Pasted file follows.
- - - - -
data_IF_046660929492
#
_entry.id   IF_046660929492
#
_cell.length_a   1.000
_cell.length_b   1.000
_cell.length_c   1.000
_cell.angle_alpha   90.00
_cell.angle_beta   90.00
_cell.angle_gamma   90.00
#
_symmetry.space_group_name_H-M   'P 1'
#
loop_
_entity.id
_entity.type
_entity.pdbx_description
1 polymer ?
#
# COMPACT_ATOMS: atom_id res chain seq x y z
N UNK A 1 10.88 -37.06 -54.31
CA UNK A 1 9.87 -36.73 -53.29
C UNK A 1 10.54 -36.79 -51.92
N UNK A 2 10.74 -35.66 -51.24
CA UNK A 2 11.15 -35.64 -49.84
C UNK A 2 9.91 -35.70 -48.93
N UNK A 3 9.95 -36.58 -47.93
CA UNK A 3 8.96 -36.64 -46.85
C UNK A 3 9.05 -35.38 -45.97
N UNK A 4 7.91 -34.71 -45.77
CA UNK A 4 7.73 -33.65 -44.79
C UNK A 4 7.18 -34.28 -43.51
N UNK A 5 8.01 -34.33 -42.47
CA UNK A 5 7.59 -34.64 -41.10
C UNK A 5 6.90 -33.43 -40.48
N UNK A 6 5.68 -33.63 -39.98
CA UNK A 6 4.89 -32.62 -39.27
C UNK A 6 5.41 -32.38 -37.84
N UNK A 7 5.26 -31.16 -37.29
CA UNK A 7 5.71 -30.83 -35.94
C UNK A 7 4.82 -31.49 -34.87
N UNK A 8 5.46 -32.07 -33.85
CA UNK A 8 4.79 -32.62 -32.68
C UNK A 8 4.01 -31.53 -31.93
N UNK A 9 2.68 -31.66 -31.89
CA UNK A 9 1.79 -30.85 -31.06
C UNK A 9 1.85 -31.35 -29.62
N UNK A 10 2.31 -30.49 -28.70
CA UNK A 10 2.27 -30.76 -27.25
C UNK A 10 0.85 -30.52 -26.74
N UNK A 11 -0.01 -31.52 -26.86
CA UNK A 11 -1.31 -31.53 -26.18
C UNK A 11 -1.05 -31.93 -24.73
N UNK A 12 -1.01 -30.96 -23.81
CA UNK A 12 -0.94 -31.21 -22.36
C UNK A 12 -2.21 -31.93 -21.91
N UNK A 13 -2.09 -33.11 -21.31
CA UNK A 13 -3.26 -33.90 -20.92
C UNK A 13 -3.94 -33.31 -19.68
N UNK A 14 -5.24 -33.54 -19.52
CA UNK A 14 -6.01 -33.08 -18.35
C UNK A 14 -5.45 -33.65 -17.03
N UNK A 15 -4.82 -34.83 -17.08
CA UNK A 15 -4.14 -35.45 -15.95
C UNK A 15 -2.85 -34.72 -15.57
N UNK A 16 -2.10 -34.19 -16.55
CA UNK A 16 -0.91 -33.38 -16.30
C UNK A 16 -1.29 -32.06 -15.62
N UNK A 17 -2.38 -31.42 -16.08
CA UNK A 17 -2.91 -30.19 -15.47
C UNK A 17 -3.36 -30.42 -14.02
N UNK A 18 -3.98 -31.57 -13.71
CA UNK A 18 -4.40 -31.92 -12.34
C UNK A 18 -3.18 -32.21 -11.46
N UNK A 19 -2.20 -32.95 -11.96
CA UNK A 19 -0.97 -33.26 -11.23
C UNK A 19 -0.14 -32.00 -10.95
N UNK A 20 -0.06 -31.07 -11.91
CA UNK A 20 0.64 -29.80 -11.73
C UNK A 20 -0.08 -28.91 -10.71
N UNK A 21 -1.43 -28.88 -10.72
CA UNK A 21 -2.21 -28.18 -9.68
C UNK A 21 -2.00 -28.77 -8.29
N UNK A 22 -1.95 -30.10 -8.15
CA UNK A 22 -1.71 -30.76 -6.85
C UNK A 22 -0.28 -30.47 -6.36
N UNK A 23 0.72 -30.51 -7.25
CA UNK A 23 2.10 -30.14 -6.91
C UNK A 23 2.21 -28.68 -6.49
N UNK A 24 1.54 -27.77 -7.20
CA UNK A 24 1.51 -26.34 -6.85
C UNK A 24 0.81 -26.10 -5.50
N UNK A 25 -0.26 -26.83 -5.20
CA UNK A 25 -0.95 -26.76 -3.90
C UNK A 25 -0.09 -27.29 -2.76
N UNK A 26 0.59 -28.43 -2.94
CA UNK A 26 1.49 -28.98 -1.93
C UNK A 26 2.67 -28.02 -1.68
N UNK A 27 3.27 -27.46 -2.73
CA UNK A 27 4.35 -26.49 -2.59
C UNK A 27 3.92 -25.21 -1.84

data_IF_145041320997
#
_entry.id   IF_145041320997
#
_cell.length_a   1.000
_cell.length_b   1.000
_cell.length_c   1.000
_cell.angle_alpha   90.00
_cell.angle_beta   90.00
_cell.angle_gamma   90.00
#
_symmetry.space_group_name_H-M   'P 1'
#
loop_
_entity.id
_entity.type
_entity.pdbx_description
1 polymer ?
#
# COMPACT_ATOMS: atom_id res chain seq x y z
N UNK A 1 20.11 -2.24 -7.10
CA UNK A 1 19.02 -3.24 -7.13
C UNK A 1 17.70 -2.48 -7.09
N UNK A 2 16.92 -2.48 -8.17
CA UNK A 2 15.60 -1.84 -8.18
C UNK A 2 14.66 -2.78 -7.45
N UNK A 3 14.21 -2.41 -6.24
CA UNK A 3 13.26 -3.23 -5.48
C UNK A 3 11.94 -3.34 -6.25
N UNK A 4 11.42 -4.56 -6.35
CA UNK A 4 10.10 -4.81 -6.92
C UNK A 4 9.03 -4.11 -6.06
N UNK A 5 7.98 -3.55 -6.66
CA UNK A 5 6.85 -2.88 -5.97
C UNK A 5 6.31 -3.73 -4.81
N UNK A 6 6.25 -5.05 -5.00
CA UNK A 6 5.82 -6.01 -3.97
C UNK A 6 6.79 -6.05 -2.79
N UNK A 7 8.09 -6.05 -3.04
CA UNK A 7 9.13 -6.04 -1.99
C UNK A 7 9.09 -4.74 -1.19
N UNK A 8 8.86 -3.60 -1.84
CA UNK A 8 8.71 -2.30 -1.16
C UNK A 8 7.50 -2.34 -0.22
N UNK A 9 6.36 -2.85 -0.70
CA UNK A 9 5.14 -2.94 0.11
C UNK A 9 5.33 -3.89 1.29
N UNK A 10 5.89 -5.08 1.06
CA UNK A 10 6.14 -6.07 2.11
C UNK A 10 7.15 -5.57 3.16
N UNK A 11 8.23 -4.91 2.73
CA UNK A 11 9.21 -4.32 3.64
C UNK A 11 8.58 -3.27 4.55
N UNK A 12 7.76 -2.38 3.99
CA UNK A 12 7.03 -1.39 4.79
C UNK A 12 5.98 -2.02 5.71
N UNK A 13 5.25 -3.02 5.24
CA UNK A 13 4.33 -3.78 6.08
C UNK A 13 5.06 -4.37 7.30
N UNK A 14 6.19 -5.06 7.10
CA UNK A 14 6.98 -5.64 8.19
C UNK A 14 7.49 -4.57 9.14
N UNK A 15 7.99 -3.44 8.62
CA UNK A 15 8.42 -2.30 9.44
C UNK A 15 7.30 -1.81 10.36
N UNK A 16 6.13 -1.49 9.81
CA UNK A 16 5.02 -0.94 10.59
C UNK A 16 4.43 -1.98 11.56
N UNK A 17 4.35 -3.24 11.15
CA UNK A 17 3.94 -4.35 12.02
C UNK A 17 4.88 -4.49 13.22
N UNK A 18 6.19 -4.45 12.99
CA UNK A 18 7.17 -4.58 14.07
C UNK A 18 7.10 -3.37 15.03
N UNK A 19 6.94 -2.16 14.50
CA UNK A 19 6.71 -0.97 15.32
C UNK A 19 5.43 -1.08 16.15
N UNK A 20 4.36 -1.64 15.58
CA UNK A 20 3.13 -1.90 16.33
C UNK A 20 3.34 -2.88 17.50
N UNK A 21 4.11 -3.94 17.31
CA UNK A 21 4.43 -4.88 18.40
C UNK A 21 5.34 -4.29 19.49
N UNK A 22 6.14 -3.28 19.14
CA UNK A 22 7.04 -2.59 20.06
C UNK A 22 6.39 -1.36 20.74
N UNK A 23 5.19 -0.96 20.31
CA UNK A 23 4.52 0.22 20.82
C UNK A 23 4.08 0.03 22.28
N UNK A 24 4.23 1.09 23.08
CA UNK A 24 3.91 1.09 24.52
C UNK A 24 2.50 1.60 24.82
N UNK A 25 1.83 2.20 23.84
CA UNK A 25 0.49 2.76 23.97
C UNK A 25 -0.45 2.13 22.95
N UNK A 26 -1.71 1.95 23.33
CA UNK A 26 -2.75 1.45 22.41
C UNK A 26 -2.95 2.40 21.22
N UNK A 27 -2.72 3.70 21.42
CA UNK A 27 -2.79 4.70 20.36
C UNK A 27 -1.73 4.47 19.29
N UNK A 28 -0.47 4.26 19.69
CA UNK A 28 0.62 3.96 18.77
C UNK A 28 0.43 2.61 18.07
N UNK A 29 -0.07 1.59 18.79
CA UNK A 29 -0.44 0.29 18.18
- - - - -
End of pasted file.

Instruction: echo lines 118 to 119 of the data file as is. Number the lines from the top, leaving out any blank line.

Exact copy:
_entity.pdbx_description
1 polymer ?